It's always been about the relationships, the experience with others and the scenery...not the time on my watch. Or the time against myself. But, the time with others.
 For others. 
And, seeing others fight to achieve their goals. 
THAT is what has always drawn me to this sport no matter what surface I happen to be running on. 

This experience reminded me of one of my most cherished running memories that occurred during my early marathon days, in my early 20s, when running was so innocent and when I didn't own a GPS watch, or read running magazines/blogs and didn't have a care in the world in regards to when I should cross the finish or what time the clock should read. Those were the days when I ran for others, not for me. It was the 2008 Chicago Marathon, my third time running/fundraising for the ACS, and I met another older gentleman, (a fellow American Cancer Society charity runner) named Rick from Ohio. We were both struggling, I was ridiculously undertrained, we were entering that dark pain cave, tapping into that place that brought us here. Turns out we were both still grappling with the losses of our fathers (his more recently than mine). We exchanged stories, wept together, ran the last 12 miles and finished the race together. And to this day, we are still friends on Facebook and fondly remember that race. 

It's THESE experiences that remind me why I love to run. 
A reminder that there is more good in this world than evil and that we can all be brought together from different backgrounds, different age groups, different languages/ethnicities, all different walks of life by something as little as a common love for sport. 

Alright, aside from my stellar experience here's a Cliffs Notes version on why this race rocked and why you should run in 2016: 

-Weather. The weather is perfect this time of year with highs in the 50s/60s and lows in the 40s. 
-Course. The course is beautiful and historic. 
-Just enough vert. The altitude is your greatest competitor, but aside from that the vert isn't too bad and is mostly downhill after the halfway point. 
-Volunteers. The volunteers were AWESOME, along with all of the people in attendance. 
-Surplus aid stations. This was only my third 50K, but this race had the most aid stations out of the three (obviously due to the fact you hit some of the aid stations twice). 
-Wildlife. I was hoping I'd cross paths with a moose, some elk, or a black bear from afar, all of which you have a great chance of befriending on this course. That wasn't in the cards for me, however we did hear a pack of coyotes howling during the morning hours which was pretty righteous.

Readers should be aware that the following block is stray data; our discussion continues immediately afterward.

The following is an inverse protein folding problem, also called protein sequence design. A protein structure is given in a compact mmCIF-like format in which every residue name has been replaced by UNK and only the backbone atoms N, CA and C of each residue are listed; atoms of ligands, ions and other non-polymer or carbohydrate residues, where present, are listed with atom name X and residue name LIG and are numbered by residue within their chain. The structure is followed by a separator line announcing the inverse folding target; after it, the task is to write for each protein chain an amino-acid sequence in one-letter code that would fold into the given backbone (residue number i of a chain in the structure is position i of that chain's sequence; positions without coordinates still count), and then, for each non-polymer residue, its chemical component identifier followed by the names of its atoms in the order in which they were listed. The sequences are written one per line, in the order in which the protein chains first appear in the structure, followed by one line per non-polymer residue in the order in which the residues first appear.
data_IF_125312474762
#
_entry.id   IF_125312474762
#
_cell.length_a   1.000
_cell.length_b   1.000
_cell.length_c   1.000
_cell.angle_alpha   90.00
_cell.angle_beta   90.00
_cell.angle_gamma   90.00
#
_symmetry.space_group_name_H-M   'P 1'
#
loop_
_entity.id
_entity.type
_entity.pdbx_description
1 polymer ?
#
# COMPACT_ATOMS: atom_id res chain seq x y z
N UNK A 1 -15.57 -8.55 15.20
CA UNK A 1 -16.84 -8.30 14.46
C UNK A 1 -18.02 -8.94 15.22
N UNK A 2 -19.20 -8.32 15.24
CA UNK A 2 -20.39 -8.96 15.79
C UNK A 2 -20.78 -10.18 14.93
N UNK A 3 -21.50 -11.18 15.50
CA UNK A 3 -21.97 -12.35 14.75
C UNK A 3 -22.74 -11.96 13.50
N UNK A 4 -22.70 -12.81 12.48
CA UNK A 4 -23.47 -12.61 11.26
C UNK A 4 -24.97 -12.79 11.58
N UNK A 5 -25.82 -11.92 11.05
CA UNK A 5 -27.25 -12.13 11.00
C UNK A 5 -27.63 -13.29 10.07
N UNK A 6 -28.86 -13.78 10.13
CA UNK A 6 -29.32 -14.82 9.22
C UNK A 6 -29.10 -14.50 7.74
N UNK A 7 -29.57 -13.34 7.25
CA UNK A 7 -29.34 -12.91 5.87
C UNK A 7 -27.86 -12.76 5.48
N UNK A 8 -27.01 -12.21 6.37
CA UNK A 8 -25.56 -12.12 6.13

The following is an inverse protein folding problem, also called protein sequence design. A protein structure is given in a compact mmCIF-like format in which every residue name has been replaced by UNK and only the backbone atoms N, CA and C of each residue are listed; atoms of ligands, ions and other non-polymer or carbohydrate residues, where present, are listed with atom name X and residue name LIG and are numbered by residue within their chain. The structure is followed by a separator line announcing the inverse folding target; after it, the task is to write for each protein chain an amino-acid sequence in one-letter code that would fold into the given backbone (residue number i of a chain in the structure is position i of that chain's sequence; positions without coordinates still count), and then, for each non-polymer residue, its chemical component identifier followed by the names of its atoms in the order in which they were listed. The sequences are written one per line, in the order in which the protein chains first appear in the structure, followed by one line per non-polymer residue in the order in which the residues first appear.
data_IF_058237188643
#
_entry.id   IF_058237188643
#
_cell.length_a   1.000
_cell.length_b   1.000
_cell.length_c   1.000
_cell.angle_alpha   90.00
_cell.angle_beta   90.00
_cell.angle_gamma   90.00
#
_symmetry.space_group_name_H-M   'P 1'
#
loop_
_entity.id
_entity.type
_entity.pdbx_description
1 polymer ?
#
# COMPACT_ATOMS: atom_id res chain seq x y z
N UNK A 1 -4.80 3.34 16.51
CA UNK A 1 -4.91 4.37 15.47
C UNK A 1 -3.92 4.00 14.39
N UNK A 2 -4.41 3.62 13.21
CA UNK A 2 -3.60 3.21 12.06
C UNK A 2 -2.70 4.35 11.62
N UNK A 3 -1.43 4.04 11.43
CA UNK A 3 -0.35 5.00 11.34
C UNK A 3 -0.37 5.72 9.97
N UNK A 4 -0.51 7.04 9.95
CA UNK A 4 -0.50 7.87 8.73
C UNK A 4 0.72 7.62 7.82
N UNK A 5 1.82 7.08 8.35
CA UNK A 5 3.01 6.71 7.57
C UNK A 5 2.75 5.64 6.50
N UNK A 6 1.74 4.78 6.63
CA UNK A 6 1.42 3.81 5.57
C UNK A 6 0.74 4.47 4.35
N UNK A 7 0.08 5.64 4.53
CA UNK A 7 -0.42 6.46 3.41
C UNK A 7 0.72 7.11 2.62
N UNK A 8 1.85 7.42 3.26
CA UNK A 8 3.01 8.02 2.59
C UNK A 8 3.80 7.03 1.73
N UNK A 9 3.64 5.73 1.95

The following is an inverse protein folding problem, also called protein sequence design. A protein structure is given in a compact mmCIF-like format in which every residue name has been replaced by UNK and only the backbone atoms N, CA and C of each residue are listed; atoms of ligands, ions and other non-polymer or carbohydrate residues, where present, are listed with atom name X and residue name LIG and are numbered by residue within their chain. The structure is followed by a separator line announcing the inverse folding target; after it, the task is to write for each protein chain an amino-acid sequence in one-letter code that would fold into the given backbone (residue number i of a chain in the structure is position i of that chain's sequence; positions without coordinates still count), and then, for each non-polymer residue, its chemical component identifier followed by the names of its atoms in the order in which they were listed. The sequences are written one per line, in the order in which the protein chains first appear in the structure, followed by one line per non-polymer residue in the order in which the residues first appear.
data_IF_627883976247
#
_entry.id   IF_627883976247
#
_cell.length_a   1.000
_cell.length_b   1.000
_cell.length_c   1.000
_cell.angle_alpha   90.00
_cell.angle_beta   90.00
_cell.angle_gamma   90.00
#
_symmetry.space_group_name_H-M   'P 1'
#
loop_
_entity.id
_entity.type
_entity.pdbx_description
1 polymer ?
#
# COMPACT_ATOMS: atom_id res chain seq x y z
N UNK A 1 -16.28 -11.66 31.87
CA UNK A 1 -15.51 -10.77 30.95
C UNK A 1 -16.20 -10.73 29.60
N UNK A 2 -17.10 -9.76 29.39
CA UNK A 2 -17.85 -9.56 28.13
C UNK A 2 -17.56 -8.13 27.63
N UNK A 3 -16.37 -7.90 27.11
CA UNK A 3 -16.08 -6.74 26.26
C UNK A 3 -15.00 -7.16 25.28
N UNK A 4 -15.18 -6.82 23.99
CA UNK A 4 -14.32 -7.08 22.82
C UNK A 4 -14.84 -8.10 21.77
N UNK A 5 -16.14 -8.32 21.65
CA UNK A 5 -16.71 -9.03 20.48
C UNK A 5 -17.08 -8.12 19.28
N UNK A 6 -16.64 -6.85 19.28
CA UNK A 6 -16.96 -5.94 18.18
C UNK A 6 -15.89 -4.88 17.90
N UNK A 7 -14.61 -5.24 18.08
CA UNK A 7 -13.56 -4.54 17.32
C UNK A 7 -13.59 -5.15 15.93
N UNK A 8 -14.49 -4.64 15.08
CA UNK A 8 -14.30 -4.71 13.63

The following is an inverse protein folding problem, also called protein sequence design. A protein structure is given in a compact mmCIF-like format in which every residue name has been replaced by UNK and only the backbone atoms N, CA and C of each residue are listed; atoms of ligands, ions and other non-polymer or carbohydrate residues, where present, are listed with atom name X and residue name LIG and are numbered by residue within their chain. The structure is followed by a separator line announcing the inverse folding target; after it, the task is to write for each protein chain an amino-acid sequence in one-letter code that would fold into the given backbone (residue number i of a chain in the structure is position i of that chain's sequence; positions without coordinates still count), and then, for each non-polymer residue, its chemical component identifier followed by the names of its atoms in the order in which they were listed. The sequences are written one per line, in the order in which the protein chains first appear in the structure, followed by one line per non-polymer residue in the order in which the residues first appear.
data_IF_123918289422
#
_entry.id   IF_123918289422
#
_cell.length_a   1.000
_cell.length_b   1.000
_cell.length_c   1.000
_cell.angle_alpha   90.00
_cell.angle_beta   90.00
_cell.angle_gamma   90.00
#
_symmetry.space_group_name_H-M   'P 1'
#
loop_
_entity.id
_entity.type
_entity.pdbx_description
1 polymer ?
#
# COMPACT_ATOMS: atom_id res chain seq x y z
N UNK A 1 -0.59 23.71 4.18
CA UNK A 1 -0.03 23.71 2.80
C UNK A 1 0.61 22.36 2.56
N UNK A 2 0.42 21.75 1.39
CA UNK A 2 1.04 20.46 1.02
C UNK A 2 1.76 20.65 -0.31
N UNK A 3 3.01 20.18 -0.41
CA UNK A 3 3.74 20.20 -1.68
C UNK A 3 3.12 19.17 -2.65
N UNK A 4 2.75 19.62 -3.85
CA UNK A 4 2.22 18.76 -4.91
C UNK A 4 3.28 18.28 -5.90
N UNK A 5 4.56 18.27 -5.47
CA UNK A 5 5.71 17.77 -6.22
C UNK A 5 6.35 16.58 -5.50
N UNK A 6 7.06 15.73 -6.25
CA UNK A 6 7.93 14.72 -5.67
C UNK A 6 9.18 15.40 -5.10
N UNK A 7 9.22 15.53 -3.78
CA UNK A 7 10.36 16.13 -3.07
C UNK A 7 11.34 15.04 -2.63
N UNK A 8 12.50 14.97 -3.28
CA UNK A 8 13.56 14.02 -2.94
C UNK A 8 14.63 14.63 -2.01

-Because Winter Park. This race was put together out of pure love for Winter Park, the trail running community and this killer scenery we call home. How could I not be a fan of a race like that? Please come visit and see why I love this place so much! 
-Giving back. The numero uno reason why you should run this race: almost ALL THE PROCEEDS went to Grand County Search and Rescue. Instead of netting a profit for the race director, Tyler donated nearly $1,500 towards the community. I don't know about you, but I'd much rather have my registration fee go towards making a difference versus a medal or more race swag that will inevitably collect dust, be donated, or gotten rid of. Not many races follow this ideology, so I tip my hat to Tyler. 


-Distance. The course measured closer to 34 miles. I think either take out the South Fork Loop to cut it down OR extend to a full 34-35 mile race and just call it a 55K. I don't really care either way, but I did hear folks chattering about this post-race. 
-Course Markings. I guess folks in the half, 50 and 100 may have had problems with course markings and distance. The half marathoners were lead the wrong way, the 50-mile race was cut down to 44 miles (?) which also affected the 100-milers cutting it down to 88 miles or so. I can completely understand those folks frustrations, but I didn't experience any of this and can't speak to it first hand. My experience was great and I found the course to be marked well as long as I was paying attention. I also came into this race knowing that it was the first year and nothing ever runs perfect in the first year of a race. 
-Course maps. Another thing I heard from runners is that they wanted a more detailed course map online. I guess I was familiar with the trails and was able to map together the course with an online map of the Idlewild trails, but it it seems some of the maps posted on the event website were altered last minute anyway, so researching beforehand still wouldn't have mattered. 
-Personal improvement. Next year I need to make sure to bring a cooler of brewskis and a lawn chair for the finish. 

If you're looking for a corporate event with lots of signage and a bag full of swag and a finisher's shoot you have a walk a half-mile to reach a banana + bagel (nothing wrong with that), then this race is probably not for you.

But, if you're looking to make a lot of new friends, have a kick ass time, and truly appreciate pushing your body on some beautiful terrain in a no-frills race - then I'll see you at Hideaway. 

I gutted my race shirt into a sweet cutoff. 

For more info check out the official website: Hideaway Running

See y'all at Hideaway in 2016!